I was free of the stress of trying to live. I had to live, but I didn’t have the tools to “just live”. My memories – or better yet, my trainings – were limited. I wasn’t trained for a life of calmness or normalcy. I was trained to land on my feet at all costs and always to watch for the next blow. It wasn’t purposeful and was definitely reactive.
At the time, I needed therapy to help me work through emotion. What happens when the emotion, the trauma, the memories, are the only thing I have to wrap my heart and mind around? I didn’t want to let it go. It’s all I had to fill me up. Without having anything to replace that empty space inside of me, there was no way I could let anything go, not even the pain. “Please therapist, please don’t take the only thing I have left; it is the glue holding me together,” I would cry with anguish, costing my therapist an entire box of tissue. Over and over, panicking at each of our visits, I would allow a piece of me to slip out.
So because I left her office, was all hope lost? No, because I had years of therapy under my belt. The following is what ended up working for me:
Consistency. This can be a friend, therapist or family member. Knowing that no matter what I throw at someone, they will still be there. It is possible to be fostered still as an adult. After all, our internal growth does not stop at 18. Not to mention, I have children and no matter what they throw at me, I am there. Unconditional love is what it is called. I have been married for 26 years and my husband has stuck with me through thick and thin. Our relationship has undone many of my feelings of insignificance due to its consistency.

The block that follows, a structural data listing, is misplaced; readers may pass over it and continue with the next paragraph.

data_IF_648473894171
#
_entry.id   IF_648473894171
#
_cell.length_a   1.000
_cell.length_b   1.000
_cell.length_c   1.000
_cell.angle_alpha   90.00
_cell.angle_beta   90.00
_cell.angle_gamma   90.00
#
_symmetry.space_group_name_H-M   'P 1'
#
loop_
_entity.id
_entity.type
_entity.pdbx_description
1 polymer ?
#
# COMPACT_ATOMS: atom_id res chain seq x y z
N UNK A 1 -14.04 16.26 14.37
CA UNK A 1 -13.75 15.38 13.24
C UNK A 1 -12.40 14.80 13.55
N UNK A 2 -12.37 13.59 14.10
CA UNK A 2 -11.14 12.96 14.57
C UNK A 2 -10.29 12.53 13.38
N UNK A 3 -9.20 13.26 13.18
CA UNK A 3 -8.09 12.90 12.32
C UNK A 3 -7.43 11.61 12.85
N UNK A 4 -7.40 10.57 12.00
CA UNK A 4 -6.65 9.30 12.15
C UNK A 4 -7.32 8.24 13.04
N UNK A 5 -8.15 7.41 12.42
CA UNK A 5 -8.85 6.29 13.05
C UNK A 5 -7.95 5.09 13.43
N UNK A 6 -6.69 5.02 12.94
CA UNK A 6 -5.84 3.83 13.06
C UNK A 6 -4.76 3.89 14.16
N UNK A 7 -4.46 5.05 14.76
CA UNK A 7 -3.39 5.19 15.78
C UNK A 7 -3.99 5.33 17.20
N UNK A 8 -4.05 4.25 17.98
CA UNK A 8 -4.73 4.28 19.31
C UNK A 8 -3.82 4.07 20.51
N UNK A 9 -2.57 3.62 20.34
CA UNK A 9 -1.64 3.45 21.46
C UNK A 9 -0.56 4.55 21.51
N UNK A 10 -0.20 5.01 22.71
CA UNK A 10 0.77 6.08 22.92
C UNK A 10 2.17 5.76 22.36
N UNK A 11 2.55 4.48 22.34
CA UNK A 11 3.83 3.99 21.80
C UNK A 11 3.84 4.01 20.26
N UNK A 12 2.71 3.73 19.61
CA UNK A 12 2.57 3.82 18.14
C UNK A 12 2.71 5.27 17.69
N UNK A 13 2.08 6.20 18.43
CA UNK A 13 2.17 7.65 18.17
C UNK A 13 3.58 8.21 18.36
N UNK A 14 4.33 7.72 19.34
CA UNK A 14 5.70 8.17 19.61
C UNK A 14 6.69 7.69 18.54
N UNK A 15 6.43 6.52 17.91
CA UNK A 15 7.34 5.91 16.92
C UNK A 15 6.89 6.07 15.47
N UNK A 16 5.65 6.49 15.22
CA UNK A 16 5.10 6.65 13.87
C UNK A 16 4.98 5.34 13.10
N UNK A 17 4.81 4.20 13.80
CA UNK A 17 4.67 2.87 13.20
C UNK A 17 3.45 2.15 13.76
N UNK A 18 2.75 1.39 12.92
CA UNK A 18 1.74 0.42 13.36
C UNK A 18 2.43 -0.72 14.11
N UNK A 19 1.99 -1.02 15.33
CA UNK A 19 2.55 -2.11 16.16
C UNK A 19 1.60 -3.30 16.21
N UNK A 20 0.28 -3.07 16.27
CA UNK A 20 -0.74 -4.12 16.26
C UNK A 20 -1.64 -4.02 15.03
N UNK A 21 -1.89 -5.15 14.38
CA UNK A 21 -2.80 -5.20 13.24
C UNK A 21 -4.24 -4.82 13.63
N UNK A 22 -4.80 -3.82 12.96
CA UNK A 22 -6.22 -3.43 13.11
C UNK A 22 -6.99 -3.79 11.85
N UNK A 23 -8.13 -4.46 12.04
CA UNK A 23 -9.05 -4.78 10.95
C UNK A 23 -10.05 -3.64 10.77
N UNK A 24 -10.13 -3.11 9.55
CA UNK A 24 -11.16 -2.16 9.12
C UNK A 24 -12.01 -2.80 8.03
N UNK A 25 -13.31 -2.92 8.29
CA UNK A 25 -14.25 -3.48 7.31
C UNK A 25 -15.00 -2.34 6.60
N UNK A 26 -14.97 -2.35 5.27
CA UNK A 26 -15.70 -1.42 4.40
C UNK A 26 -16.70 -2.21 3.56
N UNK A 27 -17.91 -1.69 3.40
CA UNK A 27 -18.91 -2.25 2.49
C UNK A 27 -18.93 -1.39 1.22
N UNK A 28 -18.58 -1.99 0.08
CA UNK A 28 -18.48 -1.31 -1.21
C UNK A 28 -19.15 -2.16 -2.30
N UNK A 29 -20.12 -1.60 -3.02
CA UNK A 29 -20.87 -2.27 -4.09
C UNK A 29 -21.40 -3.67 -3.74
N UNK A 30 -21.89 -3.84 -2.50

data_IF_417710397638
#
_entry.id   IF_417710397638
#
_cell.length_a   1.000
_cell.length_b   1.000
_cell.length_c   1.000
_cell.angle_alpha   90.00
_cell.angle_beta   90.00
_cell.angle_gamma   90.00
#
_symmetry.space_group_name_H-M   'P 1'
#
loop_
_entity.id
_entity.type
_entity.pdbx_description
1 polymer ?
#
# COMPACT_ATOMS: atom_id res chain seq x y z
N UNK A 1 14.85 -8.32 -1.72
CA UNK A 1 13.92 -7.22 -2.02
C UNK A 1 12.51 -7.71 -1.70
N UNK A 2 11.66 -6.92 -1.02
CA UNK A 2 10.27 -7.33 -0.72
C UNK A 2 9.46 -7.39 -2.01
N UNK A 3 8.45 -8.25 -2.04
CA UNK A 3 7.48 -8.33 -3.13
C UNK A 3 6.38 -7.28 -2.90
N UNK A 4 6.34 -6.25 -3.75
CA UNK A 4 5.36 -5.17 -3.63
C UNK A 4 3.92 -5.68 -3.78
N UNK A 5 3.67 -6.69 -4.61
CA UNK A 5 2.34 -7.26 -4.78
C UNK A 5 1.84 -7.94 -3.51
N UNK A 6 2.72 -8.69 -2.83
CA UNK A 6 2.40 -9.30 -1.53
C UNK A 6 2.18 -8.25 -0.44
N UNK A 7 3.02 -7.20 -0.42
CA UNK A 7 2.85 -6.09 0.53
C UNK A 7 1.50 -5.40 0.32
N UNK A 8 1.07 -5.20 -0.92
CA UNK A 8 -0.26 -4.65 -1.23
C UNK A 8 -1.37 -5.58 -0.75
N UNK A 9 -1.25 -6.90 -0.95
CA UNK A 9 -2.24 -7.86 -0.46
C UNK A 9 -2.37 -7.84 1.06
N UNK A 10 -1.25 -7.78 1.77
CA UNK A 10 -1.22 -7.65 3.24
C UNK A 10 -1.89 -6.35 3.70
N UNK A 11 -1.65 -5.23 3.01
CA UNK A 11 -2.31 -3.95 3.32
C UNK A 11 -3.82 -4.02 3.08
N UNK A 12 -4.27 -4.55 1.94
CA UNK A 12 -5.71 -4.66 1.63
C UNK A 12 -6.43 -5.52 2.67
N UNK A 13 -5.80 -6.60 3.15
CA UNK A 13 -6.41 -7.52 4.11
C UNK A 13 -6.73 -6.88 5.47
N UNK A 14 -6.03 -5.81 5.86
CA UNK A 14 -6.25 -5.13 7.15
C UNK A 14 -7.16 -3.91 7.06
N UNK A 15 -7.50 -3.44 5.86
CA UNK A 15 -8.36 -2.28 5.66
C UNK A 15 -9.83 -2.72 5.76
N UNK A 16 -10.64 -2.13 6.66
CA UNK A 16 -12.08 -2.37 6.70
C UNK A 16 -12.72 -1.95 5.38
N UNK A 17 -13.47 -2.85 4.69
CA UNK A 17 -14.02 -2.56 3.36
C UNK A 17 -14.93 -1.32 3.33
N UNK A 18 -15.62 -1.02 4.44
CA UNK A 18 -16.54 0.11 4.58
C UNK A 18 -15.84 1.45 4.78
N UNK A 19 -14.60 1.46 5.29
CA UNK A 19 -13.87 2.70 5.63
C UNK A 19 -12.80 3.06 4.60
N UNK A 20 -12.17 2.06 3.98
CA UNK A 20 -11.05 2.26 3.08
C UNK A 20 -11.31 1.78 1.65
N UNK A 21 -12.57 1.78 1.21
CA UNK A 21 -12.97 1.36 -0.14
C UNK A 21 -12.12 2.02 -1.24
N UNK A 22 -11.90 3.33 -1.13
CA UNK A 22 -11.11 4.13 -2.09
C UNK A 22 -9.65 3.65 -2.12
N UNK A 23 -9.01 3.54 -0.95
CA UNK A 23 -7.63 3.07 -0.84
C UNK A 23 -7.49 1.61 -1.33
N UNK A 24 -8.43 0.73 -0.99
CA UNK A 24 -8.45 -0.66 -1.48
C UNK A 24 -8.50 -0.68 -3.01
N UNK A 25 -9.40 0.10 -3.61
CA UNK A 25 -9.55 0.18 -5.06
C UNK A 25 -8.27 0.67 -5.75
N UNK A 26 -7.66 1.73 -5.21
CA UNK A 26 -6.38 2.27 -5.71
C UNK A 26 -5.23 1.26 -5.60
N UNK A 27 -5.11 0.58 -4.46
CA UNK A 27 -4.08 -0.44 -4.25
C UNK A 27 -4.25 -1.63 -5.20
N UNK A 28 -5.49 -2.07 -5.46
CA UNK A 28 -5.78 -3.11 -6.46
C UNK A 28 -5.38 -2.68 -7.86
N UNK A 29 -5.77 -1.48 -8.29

Re-training. I have mechanically learned how to do things with better results. Such as changing my word patterns. I became cognizant of how I describe myself, situations and other people. I realized my words were the fossils of pain and anguish I continually brought into new situations and relationships. As a result, many of my relationships ended up abusive or with me finding myself abandoned. If this still happens, it is very rare and may be the only feasible outcome.
Staying Committed. I realized in the hope of not being hurt, I have hurt those who really tried hard to love me. Like a wounded animal with keen reflexes, if I perceived any type of discomfort or potential abandonment, I would flee. I now dig my heels in with those who love me and argue you out. The people who care enough will stay in those awkward conversations or moments. Here is where I find it’s important to be picky about who is in my circle. Some are just not going to understand my pain, nor do they have to. I share my issues with PTSD and how insecure I am. I explain the complexity of how my brain isn’t trained in the way others are and I need patience as I navigate through my vulnerabilities. Again, my husband, now my children, hang in there with me as I stumble over these complex situations.
Practice Communicating Effectively. Another thing I am cognizant of is how easily I can misconstrue one’s meaning. This is especially true with text messages and emails. I tend to lean towards the negative and will misinterpret a friend’s meaning. I have trained myself to not act on a hurt feeling, but to run it through the filter of someone I trust. Many times I have had my husband read my messages to be sure I am not reacting to something that is actually quite innocent from a sender. Without my husband, my list of abandoned relationships would be a mile long.
Helping Others. As a child, I was also trained to take care of and protect my siblings. I feel capitalizing on my strength in this area, has brought me tremendous peace. For example, becoming a foster parent has allowed me to fulfill the things I wish others would have done for me and my siblings. I’m healing, while doing something great for others. A win-win.